All passengers from abroad are subject to a "close-loop" management procedure at Shanghai Pudong International Airport.
With the pandemic reaching the "peak risky period" globally, a record number of imported COVID-19 infection cases are being treated in Shanghai, the city's top coronavirus expert said.
The coronavirus wards of the Shanghai Public Health Clinical Center, the city's major hospital for COVID-19 treatment, has received the largest number of patients from overseas since the pandemic began some two years ago.
"Shanghai is facing great pressure from the surging imported cases, as the world has entered the extremely high risky period of the COVID-19 pandemic," said Dr Zhang Wenhong, head of Shanghai's COVID-19 treatment team and director of the National Center for Infectious Diseases.
"China must maintain its strategic focus and patience as well as public health prevention measures while administering booster shots to get through this most difficult period," Zhang said on his Weibo microblog.
As a key air hub and gateway of China, Shanghai's Pudong International Airport handles about a third of the country's inbound and outbound overseas flights.
Amid a new wave in the global pandemic caused by the Omicron variant, which is more transmissible than the previously dominant Delta variant, Shanghai has reported 300-plus imported cases since January 1, or some 25 cases a day on average, according to data from the Shanghai Health Commission.
Most flights from the United States to Shanghai have been suspended by China's civil aviation regulator following the rising number of imported COVID-19 cases.
So far, of all the 3,015 imported cases, 2,654 have been discharged upon recovery while the remaining 361 are still hospitalized, mainly at the clinical center.
"Compared to the Delta variant, Omicron is spreading faster and is more hidden. As such its damage cannot be ignored," said Zhang.
Jiang Xiaowei / SHINE
Recovered patients from overseas are discharged from the Shanghai Public Health Clinical Center.
Preparations have begun for clinical studies on China's new domestically developed anti-COVID-19 drug, which, along with the booster shot, will become the core scientific support to get through the pandemic, noted Zhang.
The anti-COVID-19 forces across the country, meanwhile, are standing by for any emergency. Once a local case emerges, the team spares no effort to contain the spread of the virus overnight and avoid disturbing citizens' normal life, he added.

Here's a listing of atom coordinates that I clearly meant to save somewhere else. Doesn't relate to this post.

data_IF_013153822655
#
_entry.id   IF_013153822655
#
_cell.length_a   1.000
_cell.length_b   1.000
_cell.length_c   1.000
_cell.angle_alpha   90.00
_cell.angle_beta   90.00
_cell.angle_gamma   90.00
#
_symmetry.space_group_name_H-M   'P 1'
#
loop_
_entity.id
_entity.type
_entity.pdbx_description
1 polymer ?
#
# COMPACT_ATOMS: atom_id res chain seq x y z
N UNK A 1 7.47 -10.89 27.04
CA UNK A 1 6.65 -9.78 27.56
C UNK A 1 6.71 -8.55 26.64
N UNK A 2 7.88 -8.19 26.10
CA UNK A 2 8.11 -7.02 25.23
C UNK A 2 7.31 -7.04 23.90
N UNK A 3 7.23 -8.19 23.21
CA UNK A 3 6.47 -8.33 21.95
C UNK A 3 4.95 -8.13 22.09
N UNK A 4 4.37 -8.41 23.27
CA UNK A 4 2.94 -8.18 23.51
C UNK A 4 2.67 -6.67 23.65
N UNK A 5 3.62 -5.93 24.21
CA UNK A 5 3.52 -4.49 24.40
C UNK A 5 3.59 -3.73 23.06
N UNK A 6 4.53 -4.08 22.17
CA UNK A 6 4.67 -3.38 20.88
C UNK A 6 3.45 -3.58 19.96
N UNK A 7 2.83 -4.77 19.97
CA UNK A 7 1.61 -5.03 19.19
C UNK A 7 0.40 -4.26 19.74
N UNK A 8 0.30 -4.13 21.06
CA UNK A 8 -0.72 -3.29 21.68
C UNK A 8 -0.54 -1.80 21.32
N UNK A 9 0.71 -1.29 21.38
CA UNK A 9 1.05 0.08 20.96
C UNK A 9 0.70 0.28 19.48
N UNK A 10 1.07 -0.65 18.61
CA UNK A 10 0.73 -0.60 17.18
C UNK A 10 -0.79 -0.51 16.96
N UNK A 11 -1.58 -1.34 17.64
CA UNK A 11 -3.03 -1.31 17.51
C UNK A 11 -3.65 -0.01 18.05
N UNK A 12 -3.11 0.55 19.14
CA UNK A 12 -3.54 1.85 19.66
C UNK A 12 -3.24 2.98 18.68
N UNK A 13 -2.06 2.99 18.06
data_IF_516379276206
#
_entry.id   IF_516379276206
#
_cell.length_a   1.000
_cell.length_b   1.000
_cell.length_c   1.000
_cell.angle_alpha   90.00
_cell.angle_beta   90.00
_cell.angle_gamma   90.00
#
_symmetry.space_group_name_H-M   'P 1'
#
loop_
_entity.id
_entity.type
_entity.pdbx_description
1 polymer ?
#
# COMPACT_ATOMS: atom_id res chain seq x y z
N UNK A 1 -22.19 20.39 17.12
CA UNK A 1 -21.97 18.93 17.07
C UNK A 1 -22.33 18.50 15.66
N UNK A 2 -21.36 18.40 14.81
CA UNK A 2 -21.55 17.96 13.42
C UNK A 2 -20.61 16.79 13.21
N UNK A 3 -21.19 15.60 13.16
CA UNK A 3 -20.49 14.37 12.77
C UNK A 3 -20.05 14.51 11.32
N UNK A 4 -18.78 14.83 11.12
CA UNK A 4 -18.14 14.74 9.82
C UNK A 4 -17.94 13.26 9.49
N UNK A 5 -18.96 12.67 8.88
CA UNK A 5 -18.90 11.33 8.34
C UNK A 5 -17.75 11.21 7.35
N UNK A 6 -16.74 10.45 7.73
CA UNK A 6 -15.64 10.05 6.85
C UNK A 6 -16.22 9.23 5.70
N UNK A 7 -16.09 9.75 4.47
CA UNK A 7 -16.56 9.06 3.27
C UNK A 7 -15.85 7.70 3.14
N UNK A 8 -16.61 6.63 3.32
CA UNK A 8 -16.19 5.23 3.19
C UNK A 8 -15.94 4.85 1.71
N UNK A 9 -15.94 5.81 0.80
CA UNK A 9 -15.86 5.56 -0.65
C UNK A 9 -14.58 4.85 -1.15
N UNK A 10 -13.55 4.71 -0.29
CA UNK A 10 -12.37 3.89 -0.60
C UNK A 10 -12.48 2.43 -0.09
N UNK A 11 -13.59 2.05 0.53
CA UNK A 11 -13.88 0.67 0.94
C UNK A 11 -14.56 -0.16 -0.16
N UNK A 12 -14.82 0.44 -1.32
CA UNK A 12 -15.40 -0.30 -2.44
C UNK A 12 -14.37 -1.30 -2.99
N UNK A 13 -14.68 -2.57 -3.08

All overseas travelers to Shanghai are subject to 14 days of central quarantine and another week of self-health monitoring period.
Zhang revealed that one of the recent imported cases tested positive on Tuesday, the last day of his self-health monitoring period, so it is essential to strictly follow the protocols during this phase.
Authorities reiterated that during the self-health monitoring period, people are not allowed to take public transport, gather for meals or dine in restaurants, and participate in activities such as watching movies, exhibitions or meetings. Visits to indoor places such as cinemas, supermarkets, offices or KTV are also not permitted.
Zhang also shared the latest prevention notice by the World Health Organization against the Omicron variant with his more than 4 million followers on the microblog.
A record 15 million new COVID-19 infections were reported across the globe in a single week as Omicron rapidly replaces Delta as the dominant variant across the globe, according to the WHO.
The WHO – the United Nations' health agency – said the number of global cases has increased by 71 percent in the last week. More community transmission means more hospitalizations and greater pressure on the medical system, especially on countries with limited medical resources, Zhang pointed out.
Though vaccines cannot fully prevent the transmission of Omicron compared to other variants, a booster shot of the same or different vaccines remains effective in preventing death and severe conditions, he claimed.
People without vaccination, the elderly, weak and those with low immunity are most likely to suffer severe COVID-19 conditions amid the pandemic, while most fully-vaccinated young people can come through safely, the expert suggested.
"It is the toughest period for human beings in the fight against the Omicron variant," said Zhang.
Wang Rongjiang / SHINE
Local residents receive COVID-19 vaccines at a makeshift site in Xujiahui commercial hub in Shanghai early this month.
Editor: Cai Wenjun